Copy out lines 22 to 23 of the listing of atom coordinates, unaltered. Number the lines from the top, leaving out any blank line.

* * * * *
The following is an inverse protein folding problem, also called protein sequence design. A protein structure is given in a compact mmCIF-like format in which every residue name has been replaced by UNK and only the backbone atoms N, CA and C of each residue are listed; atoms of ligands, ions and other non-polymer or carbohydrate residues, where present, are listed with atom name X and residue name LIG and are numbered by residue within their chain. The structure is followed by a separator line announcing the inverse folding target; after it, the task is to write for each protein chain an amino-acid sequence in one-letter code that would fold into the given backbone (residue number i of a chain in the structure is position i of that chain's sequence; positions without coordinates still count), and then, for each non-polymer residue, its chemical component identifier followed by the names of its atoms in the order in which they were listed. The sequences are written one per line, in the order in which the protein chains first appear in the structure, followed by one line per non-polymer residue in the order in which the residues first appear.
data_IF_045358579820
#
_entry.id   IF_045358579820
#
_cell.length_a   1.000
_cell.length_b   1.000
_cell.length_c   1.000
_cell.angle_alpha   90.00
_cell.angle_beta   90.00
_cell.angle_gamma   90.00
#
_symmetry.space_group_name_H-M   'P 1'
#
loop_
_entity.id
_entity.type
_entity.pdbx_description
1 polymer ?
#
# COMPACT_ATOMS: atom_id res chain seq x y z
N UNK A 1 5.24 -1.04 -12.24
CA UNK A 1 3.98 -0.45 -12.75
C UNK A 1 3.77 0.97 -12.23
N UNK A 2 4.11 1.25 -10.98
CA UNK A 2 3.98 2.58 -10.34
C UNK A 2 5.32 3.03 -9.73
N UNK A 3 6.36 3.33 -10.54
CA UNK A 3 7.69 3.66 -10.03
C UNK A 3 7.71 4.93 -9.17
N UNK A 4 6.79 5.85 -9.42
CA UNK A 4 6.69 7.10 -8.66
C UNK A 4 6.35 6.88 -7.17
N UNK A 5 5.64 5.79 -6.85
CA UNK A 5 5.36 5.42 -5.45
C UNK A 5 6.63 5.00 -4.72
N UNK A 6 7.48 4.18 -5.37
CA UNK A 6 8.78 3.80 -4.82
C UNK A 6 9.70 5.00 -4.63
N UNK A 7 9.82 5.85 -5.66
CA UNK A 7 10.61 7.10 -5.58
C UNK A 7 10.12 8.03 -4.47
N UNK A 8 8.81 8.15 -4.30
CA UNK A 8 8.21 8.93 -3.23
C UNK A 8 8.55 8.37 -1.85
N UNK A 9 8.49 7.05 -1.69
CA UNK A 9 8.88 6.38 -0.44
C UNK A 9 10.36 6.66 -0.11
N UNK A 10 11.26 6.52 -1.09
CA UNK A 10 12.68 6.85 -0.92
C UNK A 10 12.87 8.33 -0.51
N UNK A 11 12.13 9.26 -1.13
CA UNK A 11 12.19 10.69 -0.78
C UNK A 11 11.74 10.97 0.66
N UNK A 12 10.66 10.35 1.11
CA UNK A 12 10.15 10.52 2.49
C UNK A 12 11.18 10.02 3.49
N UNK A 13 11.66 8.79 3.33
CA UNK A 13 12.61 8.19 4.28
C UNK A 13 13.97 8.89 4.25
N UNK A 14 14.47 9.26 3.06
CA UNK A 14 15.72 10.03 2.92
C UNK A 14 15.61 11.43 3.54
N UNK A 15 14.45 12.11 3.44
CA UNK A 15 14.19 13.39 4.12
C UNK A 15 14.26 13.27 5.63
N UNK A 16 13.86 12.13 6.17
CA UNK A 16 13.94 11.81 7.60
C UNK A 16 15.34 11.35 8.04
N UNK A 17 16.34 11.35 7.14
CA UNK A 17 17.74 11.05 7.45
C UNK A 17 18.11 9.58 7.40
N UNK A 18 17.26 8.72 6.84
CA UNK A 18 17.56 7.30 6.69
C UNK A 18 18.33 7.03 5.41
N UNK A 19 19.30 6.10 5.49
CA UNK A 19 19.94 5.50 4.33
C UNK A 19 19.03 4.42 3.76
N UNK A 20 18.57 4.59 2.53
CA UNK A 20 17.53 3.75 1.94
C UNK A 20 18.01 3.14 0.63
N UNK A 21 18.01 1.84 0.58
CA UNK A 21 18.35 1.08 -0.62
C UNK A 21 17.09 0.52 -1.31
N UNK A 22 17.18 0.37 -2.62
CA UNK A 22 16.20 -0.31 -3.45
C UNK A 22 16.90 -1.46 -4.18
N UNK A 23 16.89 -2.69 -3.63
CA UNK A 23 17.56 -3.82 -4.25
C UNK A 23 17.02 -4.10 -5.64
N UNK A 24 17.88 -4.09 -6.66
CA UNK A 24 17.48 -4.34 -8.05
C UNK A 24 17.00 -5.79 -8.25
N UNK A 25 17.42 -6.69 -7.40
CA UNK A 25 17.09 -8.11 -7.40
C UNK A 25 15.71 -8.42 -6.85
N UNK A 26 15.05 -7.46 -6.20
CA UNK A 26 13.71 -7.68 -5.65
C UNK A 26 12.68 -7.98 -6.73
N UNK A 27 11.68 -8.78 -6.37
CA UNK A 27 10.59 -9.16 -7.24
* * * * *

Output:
N UNK A 1 5.24 -1.04 -12.24
CA UNK A 1 3.98 -0.45 -12.75